LGBT+ group sues Ukraine religious figure linking coronavirus to gay marriage

Monday, 13 April 2020 19:53 GMT

ARCHIVE PHOTO: Patriarch Filaret, head of the Ukrainian Orthodox Church of the Kiev Patriarchate, speaks during an interview with Reuters in Kiev, Ukraine September 28, 2018. REUTERS/Valentyn Ogirenko

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Orthodox Patriarch Filaret faces legal action after blaming emergence of COVID-19 on LGBT+ unions

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By Umberto Bacchi and Maria Georgieva

TBILISI, April 13 (Openly) - A Ukrainian LGBT+ group said on Monday it has sued one of the country's most prominent religious figures over comments blaming the spread of the coronavirus on same-sex marriage, in what the group said was the first such case in ex-Soviet nation.

Kiev-based group Insight said it took legal action against Patriarch Filaret, who heads one of Ukraine's largest Orthodox congregations, over remarks made during a TV interview that rights activists said risked fuelling hatred and discrimination.

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Filaret is a renowned figure in the country, having led a split of the Ukrainian church from its Russian parent which had him defrocked and excommunicated.

"Our aim is to show people that there is no longer place for such statements from church leaders in Ukraine," Insight's head Olena Shevchenko told the Thomson Reuters Foundation.

Since the first cases of COVID-19 were identified in China in December 2019, several religious figures across the world have suggested the emergence of the virus was divine retribution for same-sex activity, which they see as sinful.

Filaret added his voice in March, telling Ukrainian national TV network Channel 4 that the epidemic was "God's punishment for the sins of men, the sinfulness of humanity".

"First of all, I mean same-sex marriage," said Filaret, head of the Kiev Patriarchate that says it currently has more than 15 million followers among Ukraine's 42 million people.

Rights groups described the comments as "dangerous" saying they risked stirring violence at a time where the health crisis was already stoking tensions and anxieties.

"Such statements ... are very harmful because they could lead to increased attacks, aggression, discrimination and acceptance of violence against certain groups," said Maria Guryeva, a spokeswoman for Amnesty International Ukraine.

In February, fearing possible contagion, residents of a central Ukrainian town clashed with police and hurled projectiles at a convoy of buses carrying evacuees from China headed to a local sanatorium for quarantine.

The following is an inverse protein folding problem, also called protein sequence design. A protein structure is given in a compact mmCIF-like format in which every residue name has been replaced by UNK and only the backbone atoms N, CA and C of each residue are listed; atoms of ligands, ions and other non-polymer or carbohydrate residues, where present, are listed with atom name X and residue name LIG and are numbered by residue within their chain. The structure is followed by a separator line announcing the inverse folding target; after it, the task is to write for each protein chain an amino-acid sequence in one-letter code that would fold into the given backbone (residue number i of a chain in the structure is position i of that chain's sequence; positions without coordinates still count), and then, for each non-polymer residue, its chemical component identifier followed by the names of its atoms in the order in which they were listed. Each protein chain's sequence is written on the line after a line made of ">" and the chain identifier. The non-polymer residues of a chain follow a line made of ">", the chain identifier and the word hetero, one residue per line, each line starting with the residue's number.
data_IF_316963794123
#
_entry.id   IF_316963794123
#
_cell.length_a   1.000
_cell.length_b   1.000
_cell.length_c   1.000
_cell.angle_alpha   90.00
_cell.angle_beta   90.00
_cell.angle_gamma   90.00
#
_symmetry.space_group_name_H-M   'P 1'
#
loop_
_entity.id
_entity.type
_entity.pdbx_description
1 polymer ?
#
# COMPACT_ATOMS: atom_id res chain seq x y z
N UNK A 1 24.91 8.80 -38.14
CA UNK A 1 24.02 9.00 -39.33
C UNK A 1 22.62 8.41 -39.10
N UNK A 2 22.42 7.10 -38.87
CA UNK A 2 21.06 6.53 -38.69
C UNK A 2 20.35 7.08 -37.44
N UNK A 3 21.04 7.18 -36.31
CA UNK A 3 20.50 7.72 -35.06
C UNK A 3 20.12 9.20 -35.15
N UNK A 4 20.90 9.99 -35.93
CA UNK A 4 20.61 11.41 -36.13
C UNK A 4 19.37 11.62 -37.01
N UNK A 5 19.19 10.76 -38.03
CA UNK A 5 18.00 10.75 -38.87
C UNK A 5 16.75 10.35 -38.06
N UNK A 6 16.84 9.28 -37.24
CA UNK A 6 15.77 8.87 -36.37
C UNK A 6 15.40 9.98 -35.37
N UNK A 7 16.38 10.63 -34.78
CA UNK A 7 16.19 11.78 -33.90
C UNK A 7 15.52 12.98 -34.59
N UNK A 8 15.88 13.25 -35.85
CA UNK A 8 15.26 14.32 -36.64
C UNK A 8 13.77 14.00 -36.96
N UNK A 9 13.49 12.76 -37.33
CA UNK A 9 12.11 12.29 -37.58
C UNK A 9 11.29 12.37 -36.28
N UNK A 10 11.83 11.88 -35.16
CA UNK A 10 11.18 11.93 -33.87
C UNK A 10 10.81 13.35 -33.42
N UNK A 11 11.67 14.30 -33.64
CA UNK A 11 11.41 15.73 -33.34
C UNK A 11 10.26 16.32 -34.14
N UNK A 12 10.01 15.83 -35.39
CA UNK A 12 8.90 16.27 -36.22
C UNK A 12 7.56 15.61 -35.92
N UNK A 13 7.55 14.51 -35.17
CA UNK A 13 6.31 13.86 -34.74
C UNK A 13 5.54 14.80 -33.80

The Orthodox Church of the Kiev Patriarchate did not reply to a request for comment on Monday.

Responding to reports about a possible lawsuit in March, the Patriarchate said Filaret's remarks were consistent with Ukrainian laws.

"As the head of the church and as a man, the Patriarch has the freedom to express his views, which are based on morality," the Patriarchate's press service said in a statement.

The Patriarchate reserved the right to bring counterclaims against those who sought to abuse judicial protections to encroach on Ukraine's traditional family values, it added.

The administrative proceeding filed in a Kiev court sought to obtain an apology for disseminating false information and a rectification from the Patriarch and the TV channel that aired the interview, said Shevchenko of Insight.

"We just want them to be more responsible the next time," she said by phone.

While the government has increased support for LGBT rights in recent years, same-sex unions are not legally recognised in Ukraine and activists say homophobia remains widespread.

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(Writing by Umberto Bacchi, Reporting by Umberto Bacchi @UmbertoBacchi and Maria Georgieva, Editing by Belinda Goldsmith Please credit the Thomson Reuters Foundation, the charitable arm of Thomson Reuters, that covers the lives of people around the world who struggle to live freely or fairly. Visit http://news.trust.org)

Openly is an initiative of the Thomson Reuters Foundation dedicated to impartial coverage of LGBT+ issues from around the world.

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